Per­son­al­ly, I feel ter­ri­bly pow­er­less when I see the injus­tices, the abuse and the sub­jec­tion imposed on these dig­ni­fied peo­ple and their just strug­gles. I feel much admi­ra­tion for the mem­bers of a peo­ple ready to sac­ri­fice their life to defend their cul­ture and their ter­ri­to­ry. I also was moved very deeply by the pain of lives the State took away through its repres­sive poli­cies, such as that of San­ti­a­go Mal­don­a­do or of Rafa Nahuel, but even more deeply that of Weichafe Elías Garay since I shared his final days and was torn up by his assassination.

I have the feel­ing that, despite the fact hun­dreds of years have gone by, some things have not changed in Patag­o­nia; the per­se­cu­tion of indige­nous peo­ples is one of them.

All the pho­tos you took of the Elías inci­dent as well as those of the upris­ing in the mega-mines of Chubut raised ques­tions in all quar­ters, includ­ing those who did not under­stand cor­rect­ly the rela­tion­ship between Patag­o­nia and the Mapuche. How do you explain this situation?

I believe images hold a very impor­tant pow­er in the times we are liv­ing, and con­sti­tute very pow­er­ful tools in order to trans­mit a mes­sage, per­haps even more so than writ­ten texts. We, pho­tog­ra­phers and jour­nal­ists in alter­na­tive media, have grown a lot dur­ing these last years and we find our­selves work­ing in order to organ­ise in defi­ance of the pow­er exer­cised by hege­mon­ic media. I think that, in Qemquemtrew as well as in the pop­u­lar revolt in Chubut, some of us, pho­tog­ra­phers, have man­aged to obtain very pow­er­ful images which explic­it­ly evi­dence the lev­el of repres­sion, of vio­lence, of injus­tice and of asym­me­try: for instance, I recall pho­tos of defence­less Mapuche women howl­ing in front of police armed to the teeth; of Elías and his pure and lov­ing gaze; or of the vio­lent repres­sion of the police in Chubut, images so explic­it and pow­er­ful that they man­aged to break through what we call the “media encirclement”.

  • Aníbal Aguaisol Elias Garay

Final­ly, a small vic­to­ry was won in the lift­ing of the mega-mine of Chubut. This will pro­vide a new source of moral­i­ty for peo­ple who love an eco­log­i­cal social world. I think this his­tor­i­cal rebel­lion last­ed 5 days in total. Can you tell me what you observed and felt as a pho­tog­ra­ph­er dur­ing those 5 days?

Those 5 days were tru­ly an unprece­dent­ed pop­u­lar revolt in Patag­o­nia: the entire pop­u­la­tion went down into the street to repu­di­ate  the government’s extrac­tivist poli­cies, despite the vio­lent repres­sion by the police dur­ing all this period.

Con­trary to jour­nal­ists from the hege­mon­ic media, we doc­u­ment­ed every­thing by par­tic­i­pat­ing in the demon­stra­tions and I believe this allowed us to cap­ture images of the front lines of the resis­tance, as well as tak­ing close-up shots of the repres­sive forces. I par­tic­i­pat­ed in this his­tor­i­cal process not only as a pho­tog­ra­ph­er but also as a social activist opposed to this gov­ern­ment and to extrac­tivist policies.

I was hap­py to see the uni­ty and dig­ni­ty of neigh­bours who did not back away, even when faced with all of the province’s secu­ri­ty forces that did not stop shoot­ing dur­ing these 5 days.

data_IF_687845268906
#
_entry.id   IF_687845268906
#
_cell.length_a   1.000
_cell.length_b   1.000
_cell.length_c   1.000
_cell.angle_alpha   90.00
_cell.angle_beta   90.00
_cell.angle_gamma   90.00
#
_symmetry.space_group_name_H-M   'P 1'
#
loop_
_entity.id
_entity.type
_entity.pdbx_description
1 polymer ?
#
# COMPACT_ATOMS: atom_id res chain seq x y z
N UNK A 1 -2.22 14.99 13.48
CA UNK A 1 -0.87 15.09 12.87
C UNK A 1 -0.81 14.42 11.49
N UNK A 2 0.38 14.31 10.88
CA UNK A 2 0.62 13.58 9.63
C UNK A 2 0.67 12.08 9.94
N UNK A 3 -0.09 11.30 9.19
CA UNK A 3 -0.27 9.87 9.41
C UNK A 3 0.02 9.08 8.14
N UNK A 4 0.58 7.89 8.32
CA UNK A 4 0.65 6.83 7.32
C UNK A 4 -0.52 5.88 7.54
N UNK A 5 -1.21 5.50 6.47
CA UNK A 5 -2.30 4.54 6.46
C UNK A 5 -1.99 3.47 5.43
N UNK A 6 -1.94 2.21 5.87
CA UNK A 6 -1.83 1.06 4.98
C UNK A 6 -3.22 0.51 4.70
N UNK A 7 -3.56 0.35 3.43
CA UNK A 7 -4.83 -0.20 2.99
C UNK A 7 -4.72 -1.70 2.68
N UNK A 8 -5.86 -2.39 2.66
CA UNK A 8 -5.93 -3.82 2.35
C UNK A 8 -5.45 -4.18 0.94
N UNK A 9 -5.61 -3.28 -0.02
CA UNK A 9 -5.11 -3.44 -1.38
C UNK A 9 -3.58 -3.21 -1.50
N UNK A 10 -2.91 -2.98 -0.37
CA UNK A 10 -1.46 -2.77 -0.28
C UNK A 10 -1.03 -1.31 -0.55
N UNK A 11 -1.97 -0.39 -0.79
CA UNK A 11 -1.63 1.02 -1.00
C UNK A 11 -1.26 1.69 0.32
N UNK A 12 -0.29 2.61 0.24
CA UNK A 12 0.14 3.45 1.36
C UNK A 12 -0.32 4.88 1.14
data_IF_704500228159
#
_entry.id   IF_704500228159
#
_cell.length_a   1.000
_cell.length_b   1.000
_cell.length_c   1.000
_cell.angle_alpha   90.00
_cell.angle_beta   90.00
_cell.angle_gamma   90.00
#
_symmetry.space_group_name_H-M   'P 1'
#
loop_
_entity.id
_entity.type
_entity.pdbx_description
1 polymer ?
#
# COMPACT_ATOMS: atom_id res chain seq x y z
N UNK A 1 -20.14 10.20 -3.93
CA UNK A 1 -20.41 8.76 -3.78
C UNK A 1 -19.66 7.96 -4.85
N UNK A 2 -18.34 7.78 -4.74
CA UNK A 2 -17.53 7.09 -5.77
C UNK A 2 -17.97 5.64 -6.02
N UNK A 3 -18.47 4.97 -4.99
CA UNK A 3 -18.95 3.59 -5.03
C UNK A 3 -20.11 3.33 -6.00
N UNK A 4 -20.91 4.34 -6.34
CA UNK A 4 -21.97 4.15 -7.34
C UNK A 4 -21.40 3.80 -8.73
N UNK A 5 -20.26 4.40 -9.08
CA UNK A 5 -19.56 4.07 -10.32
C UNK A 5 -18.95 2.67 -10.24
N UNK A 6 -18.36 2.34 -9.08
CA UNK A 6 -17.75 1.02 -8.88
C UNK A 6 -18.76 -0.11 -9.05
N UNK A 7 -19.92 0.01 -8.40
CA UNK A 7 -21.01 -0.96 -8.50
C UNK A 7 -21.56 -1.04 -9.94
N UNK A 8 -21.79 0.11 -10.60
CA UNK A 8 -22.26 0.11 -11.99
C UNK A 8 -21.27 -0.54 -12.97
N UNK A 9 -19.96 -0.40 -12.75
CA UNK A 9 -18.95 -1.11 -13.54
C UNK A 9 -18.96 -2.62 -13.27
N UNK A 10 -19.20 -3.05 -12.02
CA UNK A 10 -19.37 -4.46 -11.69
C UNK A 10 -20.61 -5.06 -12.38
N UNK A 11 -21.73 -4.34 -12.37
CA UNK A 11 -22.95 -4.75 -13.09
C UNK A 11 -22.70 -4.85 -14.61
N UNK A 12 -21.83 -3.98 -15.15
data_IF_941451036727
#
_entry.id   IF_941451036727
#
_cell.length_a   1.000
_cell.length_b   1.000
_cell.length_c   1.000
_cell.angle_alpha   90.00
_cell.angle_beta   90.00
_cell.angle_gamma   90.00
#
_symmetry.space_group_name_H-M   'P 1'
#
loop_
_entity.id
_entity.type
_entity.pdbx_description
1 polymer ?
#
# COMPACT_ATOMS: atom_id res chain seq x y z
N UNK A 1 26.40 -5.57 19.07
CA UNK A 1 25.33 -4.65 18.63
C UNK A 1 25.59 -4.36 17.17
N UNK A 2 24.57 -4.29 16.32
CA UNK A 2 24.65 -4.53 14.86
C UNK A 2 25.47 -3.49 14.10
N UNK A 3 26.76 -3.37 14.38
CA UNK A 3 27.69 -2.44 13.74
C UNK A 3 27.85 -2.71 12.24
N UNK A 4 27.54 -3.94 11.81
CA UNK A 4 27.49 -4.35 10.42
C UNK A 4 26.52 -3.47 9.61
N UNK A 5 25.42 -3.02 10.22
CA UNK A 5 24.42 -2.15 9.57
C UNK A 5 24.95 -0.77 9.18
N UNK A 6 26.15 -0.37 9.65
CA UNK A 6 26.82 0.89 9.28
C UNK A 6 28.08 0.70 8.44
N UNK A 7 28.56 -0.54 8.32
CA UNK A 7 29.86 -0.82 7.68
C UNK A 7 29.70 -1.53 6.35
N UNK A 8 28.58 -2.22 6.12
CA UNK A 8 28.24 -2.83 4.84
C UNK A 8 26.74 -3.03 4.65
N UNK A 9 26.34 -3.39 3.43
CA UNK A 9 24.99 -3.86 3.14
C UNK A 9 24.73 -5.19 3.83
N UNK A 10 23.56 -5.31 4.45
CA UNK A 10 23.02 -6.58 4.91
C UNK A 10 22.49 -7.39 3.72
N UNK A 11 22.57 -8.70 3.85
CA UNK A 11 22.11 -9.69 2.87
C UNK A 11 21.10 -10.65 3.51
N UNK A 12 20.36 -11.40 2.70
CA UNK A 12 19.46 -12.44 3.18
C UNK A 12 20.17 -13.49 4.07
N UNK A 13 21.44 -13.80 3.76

I also expe­ri­enced fear because I thought many peo­ple could be hurt or even killed (luck­i­ly, we did not have to deplore any deaths). I was struck by two rub­ber bul­lets while doing my job and my pho­tog­ra­ph­er col­leagues were also wound­ed, but I think it was worth it, because we pho­tographed a his­tor­i­cal event that will live on in mem­o­ries for years as a vic­to­ry of the people.

What brought you to this his­tor­i­cal moment?

I was born in Cor­do­ba, a province in cen­tral Argenti­na, far from Patag­o­nia. In 2006, we came to this ter­ri­to­ry with my fam­i­ly and took root here. Since our arrival, I have par­tic­i­pat­ed active­ly in all the social strug­gles, not only over water but also for minor­i­ty rights, of indige­nous peo­ples and against extrac­tivism. I have always been with my cam­era, attempt­ing to vis­it what peo­ple nev­er see when informed by the dom­i­nant media. I believe my his­to­ry of mil­i­tan­cy and social par­tic­i­pa­tion led me “nat­u­ral­ly” to involv­ing myself in the his­tor­i­cal events we are liv­ing in Patag­o­nia. I am con­vinced that we are liv­ing a his­tor­i­cal time of change, of ris­ing aware­ness in peo­ple and I feel priv­i­leged in being able to doc­u­ment this process in which I also feel myself to be one of the protagonists.

What are your influ­ences and inspi­ra­tion as a photographer?

I am not a pro­fes­sion­al pho­tog­ra­ph­er and have no offi­cial train­ing in pho­tog­ra­phy. The cam­era entered my life as a tool for my social mil­i­tan­cy: it is the means I found in order to con­tribute to caus­es in which I am active and in which I believe. My work is quite intu­itive and unre­fined, I must admit, so I began study­ing recent­ly to improve the pho­tos I take.

I am con­vinced that my mas­ters have been and are Patag­on­ian pho­tog­ra­phers with whom I share the mil­i­tan­cy and the street: it is through their work that I learn and feed myself. They are the ones I admire, I respect and trust.

In con­clu­sion, is there any­thing you wish to add?

I wish to thank you from the bot­tom of my heart for hav­ing invit­ed me to talk to you through these ques­tions, and express my deep admi­ra­tion for your work.

Thank you very much Aníbal Aguaisol.

> To fol­low Aníbal Aguaisol on social net­works: Twit­ter @anibalaguaisol, Face­book, Intsagram @anibalaguaisol

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Translation from French by Renée Lucie Bourges
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Sadık Çelik
REDACTION | Journaliste 
Pho­tographe activiste, lib­er­taire, habi­tant de la ZAD Nddl et d’ailleurs. Aktivist fotoğrafçı, lib­ert­er, Notre Dame de Lan­des otonom ZAD böl­gesinde yaşıy­or, ve diğer otonom bölge ve mekan­lar­da bulunuyor.